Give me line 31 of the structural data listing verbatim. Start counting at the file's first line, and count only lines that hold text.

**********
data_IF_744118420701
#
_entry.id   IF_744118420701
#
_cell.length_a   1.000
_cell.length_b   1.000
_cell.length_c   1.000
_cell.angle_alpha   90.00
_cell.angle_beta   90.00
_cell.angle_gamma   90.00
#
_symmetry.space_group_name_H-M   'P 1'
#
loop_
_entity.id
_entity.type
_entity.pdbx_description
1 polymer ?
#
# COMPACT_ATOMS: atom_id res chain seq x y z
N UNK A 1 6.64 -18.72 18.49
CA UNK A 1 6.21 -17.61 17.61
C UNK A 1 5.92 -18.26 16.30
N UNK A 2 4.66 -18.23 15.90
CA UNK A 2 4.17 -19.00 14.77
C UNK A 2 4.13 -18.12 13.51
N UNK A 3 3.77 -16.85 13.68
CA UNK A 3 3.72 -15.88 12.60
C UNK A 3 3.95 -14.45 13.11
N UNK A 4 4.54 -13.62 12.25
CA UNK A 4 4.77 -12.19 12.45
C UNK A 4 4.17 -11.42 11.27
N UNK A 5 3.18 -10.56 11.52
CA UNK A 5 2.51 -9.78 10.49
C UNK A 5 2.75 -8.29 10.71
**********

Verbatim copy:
CA UNK A 4 4.77 -12.19 12.45